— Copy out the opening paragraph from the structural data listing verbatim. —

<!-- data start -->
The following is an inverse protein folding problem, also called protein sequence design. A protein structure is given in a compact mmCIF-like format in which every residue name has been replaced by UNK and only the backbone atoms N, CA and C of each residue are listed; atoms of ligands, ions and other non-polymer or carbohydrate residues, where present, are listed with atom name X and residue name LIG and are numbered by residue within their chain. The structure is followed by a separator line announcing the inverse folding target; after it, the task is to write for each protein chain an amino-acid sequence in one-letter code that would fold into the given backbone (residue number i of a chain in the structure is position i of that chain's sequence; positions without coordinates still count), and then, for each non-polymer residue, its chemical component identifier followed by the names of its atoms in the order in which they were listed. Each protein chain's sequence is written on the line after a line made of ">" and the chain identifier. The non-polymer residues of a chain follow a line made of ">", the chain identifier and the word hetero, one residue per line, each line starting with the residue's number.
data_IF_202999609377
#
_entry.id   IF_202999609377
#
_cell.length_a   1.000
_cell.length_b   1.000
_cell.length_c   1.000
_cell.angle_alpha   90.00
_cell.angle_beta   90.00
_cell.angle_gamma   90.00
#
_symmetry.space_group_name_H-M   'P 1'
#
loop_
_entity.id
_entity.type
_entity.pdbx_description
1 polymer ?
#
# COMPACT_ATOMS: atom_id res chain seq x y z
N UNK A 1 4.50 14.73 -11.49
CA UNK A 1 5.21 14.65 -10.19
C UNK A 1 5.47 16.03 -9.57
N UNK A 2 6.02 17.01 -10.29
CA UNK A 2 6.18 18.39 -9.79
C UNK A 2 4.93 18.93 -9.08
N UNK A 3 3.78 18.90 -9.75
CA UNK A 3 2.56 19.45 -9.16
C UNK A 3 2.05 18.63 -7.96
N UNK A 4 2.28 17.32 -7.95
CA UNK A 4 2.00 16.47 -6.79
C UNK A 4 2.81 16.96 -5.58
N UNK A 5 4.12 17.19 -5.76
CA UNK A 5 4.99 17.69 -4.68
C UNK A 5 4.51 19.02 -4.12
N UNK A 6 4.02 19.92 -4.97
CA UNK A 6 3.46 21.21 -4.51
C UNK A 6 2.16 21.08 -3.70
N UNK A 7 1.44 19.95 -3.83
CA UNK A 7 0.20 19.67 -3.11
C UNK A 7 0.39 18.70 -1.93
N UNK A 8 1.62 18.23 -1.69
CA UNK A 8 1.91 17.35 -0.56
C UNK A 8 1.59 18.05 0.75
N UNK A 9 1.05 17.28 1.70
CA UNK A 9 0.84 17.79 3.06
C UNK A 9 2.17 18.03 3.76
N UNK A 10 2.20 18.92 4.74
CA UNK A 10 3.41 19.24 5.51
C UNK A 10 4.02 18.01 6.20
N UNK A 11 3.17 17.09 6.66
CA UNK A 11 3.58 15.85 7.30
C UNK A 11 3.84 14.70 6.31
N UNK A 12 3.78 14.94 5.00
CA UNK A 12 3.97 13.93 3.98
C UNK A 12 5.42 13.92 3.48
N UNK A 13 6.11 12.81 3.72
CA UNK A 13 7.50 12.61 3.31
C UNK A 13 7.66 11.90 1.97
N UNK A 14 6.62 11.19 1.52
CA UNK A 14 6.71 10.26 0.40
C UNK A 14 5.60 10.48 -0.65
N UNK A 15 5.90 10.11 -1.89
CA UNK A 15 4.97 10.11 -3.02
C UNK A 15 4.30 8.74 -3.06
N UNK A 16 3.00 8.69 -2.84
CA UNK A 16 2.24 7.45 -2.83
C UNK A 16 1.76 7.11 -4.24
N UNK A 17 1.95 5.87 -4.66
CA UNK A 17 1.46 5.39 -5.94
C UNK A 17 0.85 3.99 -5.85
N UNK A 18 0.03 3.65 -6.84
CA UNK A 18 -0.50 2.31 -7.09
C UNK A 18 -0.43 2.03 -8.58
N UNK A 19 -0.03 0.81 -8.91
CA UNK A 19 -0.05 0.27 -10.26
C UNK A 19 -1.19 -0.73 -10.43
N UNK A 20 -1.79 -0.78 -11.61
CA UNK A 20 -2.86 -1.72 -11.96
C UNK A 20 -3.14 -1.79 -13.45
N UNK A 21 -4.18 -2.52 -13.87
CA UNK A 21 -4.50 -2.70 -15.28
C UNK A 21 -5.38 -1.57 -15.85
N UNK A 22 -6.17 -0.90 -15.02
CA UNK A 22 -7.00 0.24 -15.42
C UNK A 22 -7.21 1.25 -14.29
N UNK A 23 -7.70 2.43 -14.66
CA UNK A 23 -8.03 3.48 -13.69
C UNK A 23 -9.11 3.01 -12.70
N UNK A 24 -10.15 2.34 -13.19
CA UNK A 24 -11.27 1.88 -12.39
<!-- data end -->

The following is an inverse protein folding problem, also called protein sequence design. A protein structure is given in a compact mmCIF-like format in which every residue name has been replaced by UNK and only the backbone atoms N, CA and C of each residue are listed; atoms of ligands, ions and other non-polymer or carbohydrate residues, where present, are listed with atom name X and residue name LIG and are numbered by residue within their chain. The structure is followed by a separator line announcing the inverse folding target; after it, the task is to write for each protein chain an amino-acid sequence in one-letter code that would fold into the given backbone (residue number i of a chain in the structure is position i of that chain's sequence; positions without coordinates still count), and then, for each non-polymer residue, its chemical component identifier followed by the names of its atoms in the order in which they were listed. Each protein chain's sequence is written on the line after a line made of ">" and the chain identifier. The non-polymer residues of a chain follow a line made of ">", the chain identifier and the word hetero, one residue per line, each line starting with the residue's number.